Also, I am in no way recommending that you invest in crypto currencies at the moment, I am only doing it as an experiment and only invested a small amount of money that I was comfortable losing.

My goal is not just to experiment in the buying and selling of crypto currencies, I also want to experiment with the underlying technology and code. This is the first step for me in understanding how to buy and sell currencies.

Bitcoins, Blockchains, and Cryptocurrencies Oh My!

The Introduction

We’re just half way into the first month of 2018 and if you follow tech in any way (even if you don’t) you’ve probably heard about Bitcoin and other cryptocurrencies. This is mainly due to their values exploding near the end of 2017 and all of the hype and confusion that generated.

This graph, showing the value of Bitcoin shows why there was so much hype:

Yahoo! Finance

As you see the price of a Bitcoin went from $5,917.16 USD November 6th, 2017 to $19,230.77 USD just over a month later on December 11th, 2017. Which works out to a 225% rate of return on your investment. That’s enough to get a lot of people talking and investing.

Of course for Bitcoin this really isn’t anything that new, back when it first hit $1,000 USD, I remember a similar (albeit smaller) level of hype. This time it feels different, maybe it’s the sheer number of “alt-coins” that have arisen, or perhaps it was the rise of the ICO’s (Initial Coin Offerings), but there seems to be more substance now, more legitimacy to what is happening. Or perhaps it’s just taken this next round of hype for me to look at it long enough to believe that there is some legitimacy. To be fair, like sharks to a feeding frenzy, all of this hype and money has attracted scam artists intent on making a quick buck from buzzwords and empty promises, so take my claims of substance with a more than a grain of salt for now.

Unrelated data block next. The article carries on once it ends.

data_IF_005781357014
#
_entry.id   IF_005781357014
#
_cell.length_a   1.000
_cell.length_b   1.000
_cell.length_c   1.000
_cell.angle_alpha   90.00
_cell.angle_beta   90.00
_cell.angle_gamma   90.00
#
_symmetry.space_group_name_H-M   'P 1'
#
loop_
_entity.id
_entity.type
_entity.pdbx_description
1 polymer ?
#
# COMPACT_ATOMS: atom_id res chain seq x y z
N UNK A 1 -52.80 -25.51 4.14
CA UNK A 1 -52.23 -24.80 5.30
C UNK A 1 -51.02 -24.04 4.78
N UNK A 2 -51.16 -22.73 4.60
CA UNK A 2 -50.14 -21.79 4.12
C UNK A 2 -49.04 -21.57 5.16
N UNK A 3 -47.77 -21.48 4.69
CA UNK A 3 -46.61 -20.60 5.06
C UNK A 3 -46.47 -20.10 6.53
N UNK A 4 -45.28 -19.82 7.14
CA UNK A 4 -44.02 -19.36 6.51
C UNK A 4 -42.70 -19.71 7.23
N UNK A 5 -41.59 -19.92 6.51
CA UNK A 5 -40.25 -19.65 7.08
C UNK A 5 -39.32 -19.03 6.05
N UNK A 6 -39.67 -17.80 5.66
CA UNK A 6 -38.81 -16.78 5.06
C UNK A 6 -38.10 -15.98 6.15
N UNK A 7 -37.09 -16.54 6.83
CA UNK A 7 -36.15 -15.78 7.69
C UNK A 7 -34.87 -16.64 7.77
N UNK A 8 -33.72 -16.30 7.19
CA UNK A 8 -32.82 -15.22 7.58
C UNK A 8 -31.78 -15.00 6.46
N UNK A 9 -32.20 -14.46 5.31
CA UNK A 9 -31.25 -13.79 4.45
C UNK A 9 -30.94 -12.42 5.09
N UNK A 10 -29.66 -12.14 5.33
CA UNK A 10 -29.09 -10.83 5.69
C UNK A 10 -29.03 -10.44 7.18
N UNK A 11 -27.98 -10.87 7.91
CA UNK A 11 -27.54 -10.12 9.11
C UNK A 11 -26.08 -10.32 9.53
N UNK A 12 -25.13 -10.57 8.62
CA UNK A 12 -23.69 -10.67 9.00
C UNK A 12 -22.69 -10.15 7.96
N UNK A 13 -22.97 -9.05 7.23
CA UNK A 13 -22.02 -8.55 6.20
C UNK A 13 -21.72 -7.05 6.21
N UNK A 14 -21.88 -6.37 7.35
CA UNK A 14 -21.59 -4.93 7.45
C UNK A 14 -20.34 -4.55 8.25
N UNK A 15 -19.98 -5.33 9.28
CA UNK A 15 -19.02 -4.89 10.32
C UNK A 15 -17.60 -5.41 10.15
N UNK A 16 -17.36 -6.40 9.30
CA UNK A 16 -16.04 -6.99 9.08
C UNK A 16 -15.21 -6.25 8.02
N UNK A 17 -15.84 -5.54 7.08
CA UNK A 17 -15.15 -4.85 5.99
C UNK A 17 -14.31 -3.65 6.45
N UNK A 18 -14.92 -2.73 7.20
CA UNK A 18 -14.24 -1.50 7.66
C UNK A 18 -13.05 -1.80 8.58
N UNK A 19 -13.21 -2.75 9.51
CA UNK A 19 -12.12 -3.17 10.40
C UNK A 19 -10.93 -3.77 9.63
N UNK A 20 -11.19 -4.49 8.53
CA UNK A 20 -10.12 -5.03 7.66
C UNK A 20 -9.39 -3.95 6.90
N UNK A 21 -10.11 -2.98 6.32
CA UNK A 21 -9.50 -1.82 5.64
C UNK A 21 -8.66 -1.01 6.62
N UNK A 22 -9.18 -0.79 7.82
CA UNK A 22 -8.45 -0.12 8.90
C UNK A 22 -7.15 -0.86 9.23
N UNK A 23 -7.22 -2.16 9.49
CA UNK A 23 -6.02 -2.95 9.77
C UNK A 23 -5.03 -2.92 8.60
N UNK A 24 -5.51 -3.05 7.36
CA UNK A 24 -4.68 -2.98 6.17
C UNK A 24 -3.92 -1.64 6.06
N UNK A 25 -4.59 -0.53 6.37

The Reasons

From Satoshi Nakamoto’s whitepaper

So why am I writing this blog post? Basically it’s because I don’t know anything about Bitcoin, the blockchain, trusted contracts, trusted contracts, nothing. But I want to learn. (That’s not totally true I have read Satoshi Nakamoto’s whitepaper.)

What I’m going to try to do over the next few weeks or months is to try to enter the cryptocurrency world, both from a monetary perspective and also from a technical perspective, all the while documenting my journey here.

For a variety of reasons what I want to do is give myself a project that will do the following:

  1. Get me writing again
  2. Learn something new and current

While at the same time learning more about:

  1. Bitcoin
  2. The blockchain (as a protocol, why do some very smart people think that this is the future of computing?)
  3. Trusted contracts
  4. Proof of work
  5. Ethereum, Ethereum tokens, and DAPPS (Decentralized Apps that run on the Ethereum protocol
  6. All the things I don’t even know yet

As well as basic things like:

  1. How to setup a bitcoin wallet
  2. How to mine a cryptocurrency
  3. How to trade cryptocurrencies.

I’m not yet sure how far I’ll go, or how technical the articles will be, but I’m excited to take another stab at blogging and learning again.

Till next time.